Remember the 274 passengers stranded by U.S. Airways in Punta Cana? According to the airline, compensating those passengers would be unsafe. Seriously, that’s their argument:
“In order to ensure that all carriers remain focused on safety, aviation regulations do not require airlines to pay compensation for consequential expenses because of delayed or canceled flights.”
Come on, U.S. Air, at least make up interesting bullshit. Compensating passengers could resurrect mighty Rodan, whose insatiable hunger for man-blood would imperil plump business-class passengers. Stuff like that.
Here’s the rest of their letter:
I sincerely apologize for the inconvenience you experienced when Flight 1860 was cancelled due to Air Traffic Control. You have every right to expect our flights to operate as scheduled. We certainly don’t intend to cause difficulties for our customers and realize that any service failure, even when the cancellation is mandated by Air Traffic Control, creates a negative impression of our company.
All airlines must adhere to the instructions given by the airport’s traffic tower. We realize the cancellation of your flight was a frustrating situation; however, the flight was cancelled in conjunction with airport conditions and information from the airport tower.
Deteriorated weather conditions made flying to Philadelphia an impossibility. It became apparent an improvement in this situation was not going to happen. Safety considerations are paramount to all concerned and override flight schedules. We realize this was a frustrating situation; however, the flight was cancelled for safety reasons.
In order to ensure that all carriers remain focused on safety, aviation regulations do not require airlines to pay compensation for consequential expenses because of delayed or canceled flights. This would include such items as hotel expenses, telephone calls, lost wages, missed meetings and other personal expenses including purchasing alternate transportation.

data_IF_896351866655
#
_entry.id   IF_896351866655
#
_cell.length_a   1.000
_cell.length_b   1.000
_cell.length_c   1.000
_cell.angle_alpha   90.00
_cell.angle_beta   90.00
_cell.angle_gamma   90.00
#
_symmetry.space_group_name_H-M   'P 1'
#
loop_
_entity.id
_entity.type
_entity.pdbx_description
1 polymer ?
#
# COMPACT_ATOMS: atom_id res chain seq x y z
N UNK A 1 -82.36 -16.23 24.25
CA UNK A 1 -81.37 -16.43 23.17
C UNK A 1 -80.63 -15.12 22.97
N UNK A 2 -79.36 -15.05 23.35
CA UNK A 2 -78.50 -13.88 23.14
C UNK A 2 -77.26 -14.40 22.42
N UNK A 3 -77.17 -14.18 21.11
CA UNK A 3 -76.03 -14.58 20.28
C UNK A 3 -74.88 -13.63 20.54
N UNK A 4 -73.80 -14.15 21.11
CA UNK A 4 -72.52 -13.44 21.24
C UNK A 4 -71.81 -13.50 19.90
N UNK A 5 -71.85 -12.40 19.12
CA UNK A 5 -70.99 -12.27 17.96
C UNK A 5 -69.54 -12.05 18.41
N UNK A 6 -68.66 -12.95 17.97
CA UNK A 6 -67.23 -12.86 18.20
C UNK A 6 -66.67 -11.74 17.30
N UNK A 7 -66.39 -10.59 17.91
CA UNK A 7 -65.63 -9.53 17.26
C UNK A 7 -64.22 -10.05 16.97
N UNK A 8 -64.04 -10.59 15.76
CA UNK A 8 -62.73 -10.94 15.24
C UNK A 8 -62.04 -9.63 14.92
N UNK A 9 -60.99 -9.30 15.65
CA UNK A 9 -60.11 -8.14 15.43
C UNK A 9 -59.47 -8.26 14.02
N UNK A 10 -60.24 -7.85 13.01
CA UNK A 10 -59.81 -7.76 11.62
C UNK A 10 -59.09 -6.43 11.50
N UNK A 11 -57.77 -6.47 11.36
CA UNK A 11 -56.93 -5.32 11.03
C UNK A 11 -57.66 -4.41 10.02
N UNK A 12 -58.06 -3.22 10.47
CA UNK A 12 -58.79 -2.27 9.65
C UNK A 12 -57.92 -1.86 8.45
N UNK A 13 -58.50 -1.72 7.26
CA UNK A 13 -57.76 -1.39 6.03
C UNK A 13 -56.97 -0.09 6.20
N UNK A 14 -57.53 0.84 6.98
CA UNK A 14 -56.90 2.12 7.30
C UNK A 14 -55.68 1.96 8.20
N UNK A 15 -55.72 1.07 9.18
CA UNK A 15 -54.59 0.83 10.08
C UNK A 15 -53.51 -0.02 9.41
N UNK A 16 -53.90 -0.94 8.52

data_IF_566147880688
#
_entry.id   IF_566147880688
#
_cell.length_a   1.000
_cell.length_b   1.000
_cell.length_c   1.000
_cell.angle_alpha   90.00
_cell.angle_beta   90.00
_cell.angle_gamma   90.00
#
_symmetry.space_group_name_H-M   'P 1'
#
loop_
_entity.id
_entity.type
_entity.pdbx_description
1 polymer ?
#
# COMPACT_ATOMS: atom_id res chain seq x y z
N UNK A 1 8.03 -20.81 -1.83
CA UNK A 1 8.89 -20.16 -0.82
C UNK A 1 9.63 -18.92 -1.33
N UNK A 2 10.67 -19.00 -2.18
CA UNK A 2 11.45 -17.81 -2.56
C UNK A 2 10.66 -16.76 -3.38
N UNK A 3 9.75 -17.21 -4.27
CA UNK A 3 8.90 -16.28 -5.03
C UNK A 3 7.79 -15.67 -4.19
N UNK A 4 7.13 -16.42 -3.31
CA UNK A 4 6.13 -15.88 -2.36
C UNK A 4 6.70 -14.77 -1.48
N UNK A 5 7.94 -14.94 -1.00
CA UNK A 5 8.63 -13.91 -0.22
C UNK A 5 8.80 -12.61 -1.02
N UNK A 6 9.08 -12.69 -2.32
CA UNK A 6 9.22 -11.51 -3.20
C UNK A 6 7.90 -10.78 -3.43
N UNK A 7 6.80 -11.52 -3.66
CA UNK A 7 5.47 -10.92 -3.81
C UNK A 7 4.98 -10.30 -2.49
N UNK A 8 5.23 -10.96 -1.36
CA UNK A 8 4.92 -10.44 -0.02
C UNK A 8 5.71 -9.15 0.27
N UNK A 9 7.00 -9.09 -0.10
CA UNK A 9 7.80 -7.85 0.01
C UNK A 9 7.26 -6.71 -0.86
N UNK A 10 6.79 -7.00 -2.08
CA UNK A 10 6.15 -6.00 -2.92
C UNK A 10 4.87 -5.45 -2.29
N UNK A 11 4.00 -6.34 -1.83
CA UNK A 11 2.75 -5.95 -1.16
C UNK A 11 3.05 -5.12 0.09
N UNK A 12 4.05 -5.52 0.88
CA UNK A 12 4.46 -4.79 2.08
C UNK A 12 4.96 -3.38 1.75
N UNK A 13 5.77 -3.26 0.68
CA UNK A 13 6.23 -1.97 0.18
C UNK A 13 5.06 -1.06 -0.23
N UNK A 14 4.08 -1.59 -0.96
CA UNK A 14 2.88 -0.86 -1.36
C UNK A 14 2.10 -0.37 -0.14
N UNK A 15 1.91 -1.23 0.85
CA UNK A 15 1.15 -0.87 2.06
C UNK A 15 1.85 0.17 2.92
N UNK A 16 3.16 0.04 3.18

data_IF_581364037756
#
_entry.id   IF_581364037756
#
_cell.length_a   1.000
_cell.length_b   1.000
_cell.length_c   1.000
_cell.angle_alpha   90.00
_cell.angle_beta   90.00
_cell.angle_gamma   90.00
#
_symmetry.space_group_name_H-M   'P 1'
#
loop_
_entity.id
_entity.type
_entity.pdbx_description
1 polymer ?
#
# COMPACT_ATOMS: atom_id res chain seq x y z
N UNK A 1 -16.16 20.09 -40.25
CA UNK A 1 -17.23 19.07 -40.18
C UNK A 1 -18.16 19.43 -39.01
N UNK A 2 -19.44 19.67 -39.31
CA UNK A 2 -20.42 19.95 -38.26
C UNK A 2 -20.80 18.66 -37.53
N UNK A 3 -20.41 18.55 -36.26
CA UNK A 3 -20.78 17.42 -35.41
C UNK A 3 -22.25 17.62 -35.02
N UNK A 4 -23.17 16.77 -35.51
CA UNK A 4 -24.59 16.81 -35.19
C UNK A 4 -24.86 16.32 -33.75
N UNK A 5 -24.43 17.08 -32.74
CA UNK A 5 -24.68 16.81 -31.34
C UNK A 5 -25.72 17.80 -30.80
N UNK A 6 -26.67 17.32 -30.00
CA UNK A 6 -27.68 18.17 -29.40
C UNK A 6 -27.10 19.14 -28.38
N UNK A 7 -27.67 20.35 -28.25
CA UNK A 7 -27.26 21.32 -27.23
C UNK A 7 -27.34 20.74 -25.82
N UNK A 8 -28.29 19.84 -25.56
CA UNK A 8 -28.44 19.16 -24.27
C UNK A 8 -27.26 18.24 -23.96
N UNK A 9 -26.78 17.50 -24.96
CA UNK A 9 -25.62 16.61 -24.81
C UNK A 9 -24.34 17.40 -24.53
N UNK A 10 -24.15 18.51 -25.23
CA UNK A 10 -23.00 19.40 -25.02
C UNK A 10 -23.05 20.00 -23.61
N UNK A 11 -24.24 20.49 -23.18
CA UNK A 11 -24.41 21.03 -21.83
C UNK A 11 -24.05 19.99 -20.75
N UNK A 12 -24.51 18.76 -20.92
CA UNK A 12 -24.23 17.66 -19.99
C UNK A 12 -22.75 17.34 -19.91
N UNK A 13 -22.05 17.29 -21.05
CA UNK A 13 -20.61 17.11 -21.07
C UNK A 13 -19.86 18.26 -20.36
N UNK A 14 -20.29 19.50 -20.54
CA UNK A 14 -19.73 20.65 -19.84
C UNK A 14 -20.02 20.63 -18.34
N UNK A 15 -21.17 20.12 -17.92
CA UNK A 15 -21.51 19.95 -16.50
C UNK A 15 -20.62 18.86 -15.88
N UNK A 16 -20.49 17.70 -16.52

I’m sincerely sorry for the difficulties and the inconvenience you experienced on this trip. Regretfully, per policy and guidelines this is not a compensation issue.
Technically, U.S. Airways is correct in that neither the contract of carriage nor federal regulations compel the airline to offer anything, including an apology letter. Still, as travel-meister Chris Elliot points out, “the federal government doesn’t force us” isn’t good enough.
…common sense tells you it should do something, even if it means sending them a couple of hundred bucks in vouchers that will be impossible to redeem (or that the passengers will refuse to redeem). But “this is not a compensation issue” is unacceptable.
So what would the right response look like? Could any airline offer a response we’d find acceptable? Compare U.S. Airways’ response to Southwest’s classy handling of a 2-hour delayed flight.